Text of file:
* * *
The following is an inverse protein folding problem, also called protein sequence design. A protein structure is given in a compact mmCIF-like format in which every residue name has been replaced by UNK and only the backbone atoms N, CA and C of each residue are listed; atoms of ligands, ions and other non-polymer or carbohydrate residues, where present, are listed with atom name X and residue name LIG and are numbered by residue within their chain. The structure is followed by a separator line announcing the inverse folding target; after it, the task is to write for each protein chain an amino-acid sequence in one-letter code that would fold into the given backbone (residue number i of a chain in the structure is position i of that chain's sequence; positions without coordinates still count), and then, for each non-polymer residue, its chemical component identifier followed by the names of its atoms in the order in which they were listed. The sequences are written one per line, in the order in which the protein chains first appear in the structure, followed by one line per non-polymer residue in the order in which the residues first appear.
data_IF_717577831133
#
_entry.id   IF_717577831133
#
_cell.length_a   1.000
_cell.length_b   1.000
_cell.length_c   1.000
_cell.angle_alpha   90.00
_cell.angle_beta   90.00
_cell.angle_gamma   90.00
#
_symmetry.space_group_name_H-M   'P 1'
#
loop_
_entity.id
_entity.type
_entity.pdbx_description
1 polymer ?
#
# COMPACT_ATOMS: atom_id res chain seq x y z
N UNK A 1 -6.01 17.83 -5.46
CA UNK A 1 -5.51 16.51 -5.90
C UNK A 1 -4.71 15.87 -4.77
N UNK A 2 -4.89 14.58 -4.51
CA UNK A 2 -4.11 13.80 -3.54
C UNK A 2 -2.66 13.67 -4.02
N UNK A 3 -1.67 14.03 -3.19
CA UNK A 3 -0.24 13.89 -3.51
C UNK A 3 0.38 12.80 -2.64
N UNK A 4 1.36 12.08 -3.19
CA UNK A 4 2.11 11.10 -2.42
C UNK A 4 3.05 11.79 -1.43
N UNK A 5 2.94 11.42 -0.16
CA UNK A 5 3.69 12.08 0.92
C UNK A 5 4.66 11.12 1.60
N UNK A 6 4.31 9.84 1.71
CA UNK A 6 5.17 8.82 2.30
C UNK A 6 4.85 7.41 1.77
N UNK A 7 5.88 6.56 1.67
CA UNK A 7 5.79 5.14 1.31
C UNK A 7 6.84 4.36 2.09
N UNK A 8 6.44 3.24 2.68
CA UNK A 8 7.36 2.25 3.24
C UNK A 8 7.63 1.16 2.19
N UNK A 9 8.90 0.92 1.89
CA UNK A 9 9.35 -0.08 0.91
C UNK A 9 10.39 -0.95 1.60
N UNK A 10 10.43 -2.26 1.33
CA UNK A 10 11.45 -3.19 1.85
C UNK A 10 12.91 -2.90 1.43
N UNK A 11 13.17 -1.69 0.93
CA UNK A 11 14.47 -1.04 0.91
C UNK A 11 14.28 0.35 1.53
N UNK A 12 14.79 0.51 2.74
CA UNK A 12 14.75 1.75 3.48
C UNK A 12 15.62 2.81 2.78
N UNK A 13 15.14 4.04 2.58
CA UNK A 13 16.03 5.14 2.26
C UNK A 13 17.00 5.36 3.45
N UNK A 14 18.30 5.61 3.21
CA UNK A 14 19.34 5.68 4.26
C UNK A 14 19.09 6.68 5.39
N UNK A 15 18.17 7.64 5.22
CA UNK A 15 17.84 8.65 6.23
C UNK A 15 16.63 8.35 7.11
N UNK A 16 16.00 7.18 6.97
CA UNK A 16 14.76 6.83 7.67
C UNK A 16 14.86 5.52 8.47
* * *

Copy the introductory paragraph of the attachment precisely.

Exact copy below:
The following is an inverse protein folding problem, also called protein sequence design. A protein structure is given in a compact mmCIF-like format in which every residue name has been replaced by UNK and only the backbone atoms N, CA and C of each residue are listed; atoms of ligands, ions and other non-polymer or carbohydrate residues, where present, are listed with atom name X and residue name LIG and are numbered by residue within their chain. The structure is followed by a separator line announcing the inverse folding target; after it, the task is to write for each protein chain an amino-acid sequence in one-letter code that would fold into the given backbone (residue number i of a chain in the structure is position i of that chain's sequence; positions without coordinates still count), and then, for each non-polymer residue, its chemical component identifier followed by the names of its atoms in the order in which they were listed. The sequences are written one per line, in the order in which the protein chains first appear in the structure, followed by one line per non-polymer residue in the order in which the residues first appear.